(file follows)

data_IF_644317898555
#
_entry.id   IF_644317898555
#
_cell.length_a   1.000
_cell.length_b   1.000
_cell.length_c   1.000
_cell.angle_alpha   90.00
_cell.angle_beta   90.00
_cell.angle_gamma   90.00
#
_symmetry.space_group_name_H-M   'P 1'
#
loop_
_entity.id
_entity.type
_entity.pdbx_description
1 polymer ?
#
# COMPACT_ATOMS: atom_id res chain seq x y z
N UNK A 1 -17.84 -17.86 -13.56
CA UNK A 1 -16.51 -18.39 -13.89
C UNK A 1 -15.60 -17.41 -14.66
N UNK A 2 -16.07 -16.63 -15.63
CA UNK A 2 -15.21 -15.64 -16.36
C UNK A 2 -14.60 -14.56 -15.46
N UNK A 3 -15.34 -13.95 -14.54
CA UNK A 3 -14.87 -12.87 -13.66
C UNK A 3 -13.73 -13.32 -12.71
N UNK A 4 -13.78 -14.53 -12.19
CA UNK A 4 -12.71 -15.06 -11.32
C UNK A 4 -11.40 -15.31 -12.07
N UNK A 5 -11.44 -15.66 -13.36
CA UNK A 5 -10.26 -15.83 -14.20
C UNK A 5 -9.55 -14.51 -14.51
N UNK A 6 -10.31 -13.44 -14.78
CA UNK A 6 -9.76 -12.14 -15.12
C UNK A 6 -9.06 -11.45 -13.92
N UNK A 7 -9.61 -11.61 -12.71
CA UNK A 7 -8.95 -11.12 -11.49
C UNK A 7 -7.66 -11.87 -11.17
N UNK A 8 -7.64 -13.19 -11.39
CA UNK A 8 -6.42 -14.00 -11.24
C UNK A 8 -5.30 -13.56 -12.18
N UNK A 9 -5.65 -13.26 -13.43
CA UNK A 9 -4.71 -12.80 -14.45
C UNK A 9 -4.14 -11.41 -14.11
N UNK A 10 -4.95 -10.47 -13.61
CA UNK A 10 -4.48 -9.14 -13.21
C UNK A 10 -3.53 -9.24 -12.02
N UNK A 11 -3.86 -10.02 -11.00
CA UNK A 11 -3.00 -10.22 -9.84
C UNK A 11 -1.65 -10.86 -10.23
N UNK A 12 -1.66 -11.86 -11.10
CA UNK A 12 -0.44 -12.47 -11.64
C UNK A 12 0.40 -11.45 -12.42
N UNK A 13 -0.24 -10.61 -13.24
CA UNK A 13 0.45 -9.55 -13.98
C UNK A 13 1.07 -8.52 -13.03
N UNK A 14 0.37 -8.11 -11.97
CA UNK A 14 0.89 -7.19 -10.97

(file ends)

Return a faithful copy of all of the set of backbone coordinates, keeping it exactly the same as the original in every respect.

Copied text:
data_IF_644317898555
#
_entry.id   IF_644317898555
#
_cell.length_a   1.000
_cell.length_b   1.000
_cell.length_c   1.000
_cell.angle_alpha   90.00
_cell.angle_beta   90.00
_cell.angle_gamma   90.00
#
_symmetry.space_group_name_H-M   'P 1'
#
loop_
_entity.id
_entity.type
_entity.pdbx_description
1 polymer ?
#
# COMPACT_ATOMS: atom_id res chain seq x y z
N UNK A 1 -17.84 -17.86 -13.56
CA UNK A 1 -16.51 -18.39 -13.89
C UNK A 1 -15.60 -17.41 -14.66
N UNK A 2 -16.07 -16.63 -15.63
CA UNK A 2 -15.21 -15.64 -16.36
C UNK A 2 -14.60 -14.56 -15.46
N UNK A 3 -15.34 -13.95 -14.54
CA UNK A 3 -14.87 -12.87 -13.66
C UNK A 3 -13.73 -13.32 -12.71
N UNK A 4 -13.78 -14.53 -12.19
CA UNK A 4 -12.71 -15.06 -11.32
C UNK A 4 -11.40 -15.31 -12.07
N UNK A 5 -11.44 -15.66 -13.36
CA UNK A 5 -10.26 -15.83 -14.20
C UNK A 5 -9.55 -14.51 -14.51
N UNK A 6 -10.31 -13.44 -14.78
CA UNK A 6 -9.76 -12.14 -15.12
C UNK A 6 -9.06 -11.45 -13.92
N UNK A 7 -9.61 -11.61 -12.71
CA UNK A 7 -8.95 -11.12 -11.49
C UNK A 7 -7.66 -11.87 -11.17
N UNK A 8 -7.64 -13.19 -11.39
CA UNK A 8 -6.42 -14.00 -11.24
C UNK A 8 -5.30 -13.56 -12.18
N UNK A 9 -5.65 -13.26 -13.43
CA UNK A 9 -4.71 -12.80 -14.45
C UNK A 9 -4.14 -11.41 -14.11
N UNK A 10 -4.95 -10.47 -13.61
CA UNK A 10 -4.48 -9.14 -13.21
C UNK A 10 -3.53 -9.24 -12.02
N UNK A 11 -3.86 -10.02 -11.00
CA UNK A 11 -3.00 -10.22 -9.84
C UNK A 11 -1.65 -10.86 -10.23
N UNK A 12 -1.66 -11.86 -11.10
CA UNK A 12 -0.44 -12.47 -11.64
C UNK A 12 0.40 -11.45 -12.42
N UNK A 13 -0.24 -10.61 -13.24
CA UNK A 13 0.45 -9.55 -13.98
C UNK A 13 1.07 -8.52 -13.03
N UNK A 14 0.37 -8.11 -11.97
CA UNK A 14 0.89 -7.19 -10.97